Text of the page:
There is only one genuine “fear” that every person faces that is common to all mankind – the fear of death. The choice is whether we will choose to make that fear a stumbling stone or stepping stone in our relationship with God. Fact: no earthly alliance can defeat the fear of death.
Oh, how history would have been changed if Israel and Judah repented and returned to the Lord as His people? How about your own history? How will you be remembered? Will your life encourage or discourage the next generation about the fears of this life?
Seekfirstthekingdom of GodandHisrighteousness, andallthese things (necessities of life to overcome our fears and anxieties) will be provided for you. Matthew 6:33
Again, I observed all the acts of oppression being done under the sun. Look at the tears of those who are oppressed; they have no one to comfort them. Power is with those who oppress them; they have no one to comfort them. So I admired the dead, who have already died, more than the living, who are still alive. But better than either of them is the one who has not yet existed, who has not seen the evil activity that is done under the sun. Eccl 4:1-3 (HCSB)
According to the Webster’s Dictionary, oppression is the exercise of authority or power in a burdensome, cruel, or unjust manner. How many places and how many ways does oppression afflict people? We can read or listen to stories of political oppression, religious oppression, financial oppression, and racial oppression every single day. Wherever oppression is identified, there must always be someone exercising authority and power to cause the oppression. Wherever oppression resides an oppressor must also exist. Whenever the oppressed can identify the oppressor blame for the burdensome, cruel, or unjust circumstances can be directed. When the oppressed senses no hope in their present circumstances depression results. When depression swoops down upon the oppressed, their growing dark feelings of helplessness and hopelessness stir up relentless whining, begging someone, anyone, to rescue them. Many resort to woeful prayers because they sense God turned his back on their life and he ultimately is to blame for the oppression crushing their spirit. Yes, sadly but true, history records people since the dawn of civilization have even offered up God as the scapegoat for their oppression. Why should we be any different?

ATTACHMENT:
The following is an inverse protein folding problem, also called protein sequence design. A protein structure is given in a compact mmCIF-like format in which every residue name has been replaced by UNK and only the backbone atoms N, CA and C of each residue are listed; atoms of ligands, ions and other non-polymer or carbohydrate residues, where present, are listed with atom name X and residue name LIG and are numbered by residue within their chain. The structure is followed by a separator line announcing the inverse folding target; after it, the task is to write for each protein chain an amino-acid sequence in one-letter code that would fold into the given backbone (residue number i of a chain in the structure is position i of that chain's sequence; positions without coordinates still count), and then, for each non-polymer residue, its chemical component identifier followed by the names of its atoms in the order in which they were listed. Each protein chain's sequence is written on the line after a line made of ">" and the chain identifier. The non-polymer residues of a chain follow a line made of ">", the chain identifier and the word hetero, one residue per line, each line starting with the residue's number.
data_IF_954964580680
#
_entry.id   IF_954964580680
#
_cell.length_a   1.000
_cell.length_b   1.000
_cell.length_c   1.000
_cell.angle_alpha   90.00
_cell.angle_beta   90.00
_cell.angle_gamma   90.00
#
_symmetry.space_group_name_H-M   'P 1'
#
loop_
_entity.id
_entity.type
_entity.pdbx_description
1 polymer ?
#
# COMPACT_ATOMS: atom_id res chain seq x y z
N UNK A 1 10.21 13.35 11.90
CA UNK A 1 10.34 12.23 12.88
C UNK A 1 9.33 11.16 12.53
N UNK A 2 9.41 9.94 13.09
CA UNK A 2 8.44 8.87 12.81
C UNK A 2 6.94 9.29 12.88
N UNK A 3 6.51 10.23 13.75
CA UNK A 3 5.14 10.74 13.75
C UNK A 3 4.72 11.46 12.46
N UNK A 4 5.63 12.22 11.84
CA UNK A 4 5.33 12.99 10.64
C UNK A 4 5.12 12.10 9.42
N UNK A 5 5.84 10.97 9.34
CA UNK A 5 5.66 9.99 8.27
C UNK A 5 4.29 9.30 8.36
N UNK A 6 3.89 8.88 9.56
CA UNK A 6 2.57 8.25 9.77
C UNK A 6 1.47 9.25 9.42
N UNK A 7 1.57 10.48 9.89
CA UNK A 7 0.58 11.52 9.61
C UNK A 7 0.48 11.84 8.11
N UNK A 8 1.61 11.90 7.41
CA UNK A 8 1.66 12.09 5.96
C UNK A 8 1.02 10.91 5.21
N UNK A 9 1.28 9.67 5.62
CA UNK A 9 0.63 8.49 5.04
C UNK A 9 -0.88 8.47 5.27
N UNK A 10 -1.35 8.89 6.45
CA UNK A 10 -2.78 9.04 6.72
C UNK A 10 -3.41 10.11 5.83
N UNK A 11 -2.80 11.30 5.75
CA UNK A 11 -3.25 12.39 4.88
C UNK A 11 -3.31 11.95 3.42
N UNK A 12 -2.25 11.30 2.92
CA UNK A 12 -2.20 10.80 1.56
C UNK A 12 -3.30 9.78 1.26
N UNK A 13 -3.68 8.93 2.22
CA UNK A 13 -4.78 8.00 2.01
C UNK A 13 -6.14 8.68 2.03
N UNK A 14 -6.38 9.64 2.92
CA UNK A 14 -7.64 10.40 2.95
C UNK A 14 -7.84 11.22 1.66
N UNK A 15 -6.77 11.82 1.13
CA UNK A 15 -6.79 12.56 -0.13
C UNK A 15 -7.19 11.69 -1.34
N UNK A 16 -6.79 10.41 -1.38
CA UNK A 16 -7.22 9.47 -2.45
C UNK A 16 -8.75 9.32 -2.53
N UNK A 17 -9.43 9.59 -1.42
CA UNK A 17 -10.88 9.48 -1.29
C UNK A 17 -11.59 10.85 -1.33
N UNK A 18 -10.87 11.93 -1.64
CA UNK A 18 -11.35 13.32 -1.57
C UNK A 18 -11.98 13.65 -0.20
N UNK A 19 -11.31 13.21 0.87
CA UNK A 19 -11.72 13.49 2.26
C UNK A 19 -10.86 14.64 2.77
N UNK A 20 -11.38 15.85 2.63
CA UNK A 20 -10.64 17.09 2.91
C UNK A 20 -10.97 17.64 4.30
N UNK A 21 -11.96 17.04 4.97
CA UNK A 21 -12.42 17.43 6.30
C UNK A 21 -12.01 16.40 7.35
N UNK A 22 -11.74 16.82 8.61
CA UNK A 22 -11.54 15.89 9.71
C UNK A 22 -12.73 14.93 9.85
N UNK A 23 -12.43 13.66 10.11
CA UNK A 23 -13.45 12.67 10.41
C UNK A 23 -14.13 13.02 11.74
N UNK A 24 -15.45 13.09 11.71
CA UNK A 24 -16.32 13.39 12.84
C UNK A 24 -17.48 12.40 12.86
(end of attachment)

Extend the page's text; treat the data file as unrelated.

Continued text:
So where does hope reside? Before, during or after our oppression. According to the author of today’s passage, little hope resides during oppression. Tears offer little comfort as the oppression morphs into deeper and darker states of depression and the heart is squeezed dry of hope. As all hope escapes through the final tears, the oppressed recognizes only the dead can escape the unrelenting oppression they are under. Even if a miracle occurs and the oppressed find relief from a helping hand, the scarred survivors tremble for fear the return of oppression.
What about the unborn? Each new born enters the world naïve to oppression, but also hope. How can anyone understand the value of hope if there exists no need for it?
I believe, in every circumstance we are called to face in this life, a choice exists: We can trust the authority and power within us to resist the threats of oppression. We are only become a victim of oppression when we choose to abdicate our authority and power and become a victim. Our eternal hope that strengthens each off us is God-given. That hope flows through us as long as we live trusting God’s will, walking in God’s ways, and seeking God’s wisdom. That vibrant hope feeds our confidence to face all circumstances that may rise against us because we the source of our hope is our refuge and redeemer. Of course, I also believe that God undoubtedly and most assuredly orchestrates his will and purpose through the choices we make as circumstances arise intended to strengthen our faith, the anchor and life-blood of our hope. What prevents fear in the face of oppression? We know God’s love, compassion and mercy is always in reach.
When we place our faith in God, it matters not what threat oppression poses today. If hope reigns within you, no worldly authority or power can coerce us to become a helpless victim, a slave to the oppression of others. A helpless victim relents; a victor resists. The victor embraces by faith the hope that resides within our hearts — a golden gift from God. The victor confidently walks through life, no matter the circumstances and challenges, confronting oppression when it threatens as an opportunity to earn God’s smile.